There are two main types of poppy seeds.  Black poppy seeds, actually a slate blue in color, are commonly known as "European" because they are the kind most used in western breads and pastries. White poppy seeds, actually a light tan in color, are more commonly known as Indian, Middle Eastern or Asian, as they are more often used in these cultures and cuisines. Both black and white poppy seeds come from the same plant, though the white seeds are harvested from a white flowering cultivar.

In the western parts of the world, black poppy seeds are used mainly in pastries and confections, although they are also added to noodles or pasta and vegetable dishes. They are best known sprinkled on breads or buns, in poppy seed cakes and Danish pastries.  Lemon poppy seed cakes and miffins are very well known.  Hamantash, made with black poppy seed, are a well known Jewish pastry traditional during Purim.

White poppy seeds in eastern cultures are used more in savory foods, though the flavor is purportedly the same.  The color lends better to the use of grinding the seeds to thicken sauces, such as Indian curries. White poppy seeds are a part of some curry powder mixtures.  From personal experience I know that there are a cookie like confection made in India using white poppy seeds.  I ate these little crescents at an Indian friend's house near Christmas time, and they were delicious. Alas, I have no idea what they were called.  If anyone knows or has a recipe, I would be most grateful!

My personal knowledge and use of black poppy seeds started at the cradle, as my central European grandmothers both used poppy seeds in their pastries, such as fine, flaky poppy seed strudel, thick, rich Kolach with poppy seed filling, and Bobalky.


Black Poppy Seed, slate blue in color
Black Poppy Seeds, actually slate blue in color

Closeup of Black Poppy Seeds
closeup of Black Poppy Seeds,
about 1 mm. in size, kidney shaped

Ground Black Poppy Seed
Black Poppy Seed, ground

White Poppy Seed
White Poppy Seeds, actually pale tan in color



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Cinnamon & Cassia 

What we commonly know in the U.S. as “cinnamon” is actually Cassia (cinnamomum aromaticum).  It is a relative of true cinnamon, but not the real thing.  The rest of the world uses true cinnamon (cinnamomum verum), in their cooking or baking, yet here we use something completely different.

As background, I first found out how much difference there was between these two spices when I lived in Guatemala.  The cinnamon there tasted very different from what I knew growing up in Ohio; making things like an apple pie or apple crisp just tasted different.  They were very good, but didn’t taste like what had known.  I chalked it up to differences in quality of product, or maybe my baking skill was inadequate.  Any typical Guatemalan foods I ate or made with cinnamon tasted just fine of course, with nothing to compare. 

Cinnamon and Cassia Quills

It wasn’t until much later, when once again living in the U.S., I tried making a Guatemalan dish, Platanos en Mole (Plantains in Mole Sauce), using the cassia available. The dish just tasted wrong. I couldn’t understand it. I had made this dish many times in Guatemala. I had a lot more cooking and baking skill by this time. What was wrong? I started checking into spices in general, with an eye to those things I knew were different, and discovered that we in the U.S. are being marketed a completely different product.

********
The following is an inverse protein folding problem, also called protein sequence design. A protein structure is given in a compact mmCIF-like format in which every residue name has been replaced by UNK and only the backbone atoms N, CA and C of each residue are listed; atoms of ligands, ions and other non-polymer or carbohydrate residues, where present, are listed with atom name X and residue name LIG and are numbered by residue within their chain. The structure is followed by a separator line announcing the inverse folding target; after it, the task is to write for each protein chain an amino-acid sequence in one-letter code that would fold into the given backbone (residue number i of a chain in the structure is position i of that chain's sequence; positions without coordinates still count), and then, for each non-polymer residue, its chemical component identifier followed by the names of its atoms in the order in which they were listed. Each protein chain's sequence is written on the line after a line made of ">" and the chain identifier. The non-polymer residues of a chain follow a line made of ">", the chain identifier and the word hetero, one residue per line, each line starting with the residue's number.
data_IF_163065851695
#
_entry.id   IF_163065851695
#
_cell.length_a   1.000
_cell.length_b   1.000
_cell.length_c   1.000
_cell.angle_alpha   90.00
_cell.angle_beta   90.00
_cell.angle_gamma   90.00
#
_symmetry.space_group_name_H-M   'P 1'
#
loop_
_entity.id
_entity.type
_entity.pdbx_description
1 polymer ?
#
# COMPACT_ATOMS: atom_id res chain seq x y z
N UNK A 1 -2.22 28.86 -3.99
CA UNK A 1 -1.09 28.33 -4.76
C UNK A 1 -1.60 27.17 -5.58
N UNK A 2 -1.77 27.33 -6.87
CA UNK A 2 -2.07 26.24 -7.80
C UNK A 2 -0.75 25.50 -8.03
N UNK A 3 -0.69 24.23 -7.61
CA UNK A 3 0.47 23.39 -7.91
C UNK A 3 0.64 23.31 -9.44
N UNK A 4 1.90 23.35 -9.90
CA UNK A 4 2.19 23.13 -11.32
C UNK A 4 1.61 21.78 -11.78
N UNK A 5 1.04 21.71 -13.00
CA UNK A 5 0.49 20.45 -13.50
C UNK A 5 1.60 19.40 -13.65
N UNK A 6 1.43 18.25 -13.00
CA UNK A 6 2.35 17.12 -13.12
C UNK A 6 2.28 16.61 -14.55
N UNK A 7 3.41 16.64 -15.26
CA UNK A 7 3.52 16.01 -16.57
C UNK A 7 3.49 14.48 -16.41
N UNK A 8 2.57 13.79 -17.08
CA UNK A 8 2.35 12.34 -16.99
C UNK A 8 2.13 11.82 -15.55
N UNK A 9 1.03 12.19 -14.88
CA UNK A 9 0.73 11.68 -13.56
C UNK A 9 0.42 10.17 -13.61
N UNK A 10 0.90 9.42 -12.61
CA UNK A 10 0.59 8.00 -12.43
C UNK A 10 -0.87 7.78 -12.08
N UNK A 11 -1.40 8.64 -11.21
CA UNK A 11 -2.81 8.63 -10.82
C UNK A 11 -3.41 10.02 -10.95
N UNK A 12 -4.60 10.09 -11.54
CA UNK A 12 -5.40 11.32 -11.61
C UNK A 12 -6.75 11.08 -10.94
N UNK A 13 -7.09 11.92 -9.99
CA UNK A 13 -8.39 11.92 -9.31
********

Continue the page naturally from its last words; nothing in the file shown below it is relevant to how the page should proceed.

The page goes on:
Cassia cinnamon is a very good spice. I do not for a second propose we do away with it! What would our apple pies taste like without it? It is a wonderful spice, worthy of the space in our cupboards. However, I propose that true cinnamon have an equal place.

Cinnamon of either kind is the bark of the tree. The bark is peeled off and dried, curling into what are known as “quills” or ground into powder. This is where the similarity ends. Cassia quills are very thick curls, strong and sometimes even hard to break. It has a stronger taste, warmer and more potent. There is some very good quality cassia to be found these days, such as “Korintje AA”. A lovely spice to perk up anything you commonly make with “cinnamon” here.

For my cooking classes I always take both types of cinnamon: a high quality cassia quill and ground Korintje AA cassia, alongside true cinnamon quills and ground cinnamon. True cinnamon quills are curled and layered together in a tight roll, are very thin and easily crushed. The flavor is lighter and more delicate, with a somewhat lemony quality. I set the quills side by side and demonstrate the differences, first breaking a cassia quill, with the ensuing loud “snap” when it breaks. Then I show the cinnamon quill, layered together, and how very easily it breaks and crumbles. With the ground version of each side by side, I ask the class members to smell the two; first the cassia that is the most familiar, and then the cinnamon. The startled reactions when they realize exactly how big a difference exists between these two spices, is quite rewarding.

True cinnamon is found in most any Mexican grocery section these days. Good quality spice shops carry excellent quality cinnamon and also excellent quality cassia. If you want to make any ethnic food from anywhere else in the world, or just become familiar with a new flavor – go for true cinnamon. It’s worth the effort.


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Star Anise 

Star anise is possibly little used outside of its native Southern China and Vietnam.  It has spread to wherever these cultures have gone, being taken along both to use and where possible, to grow.  The shape of star anise is that of an irregular eight-pointed (sometimes up to 12-pointed) star; the Chinese name means "8-points."  It is a very pretty and decorative spice, often used in crafts or floated in tea.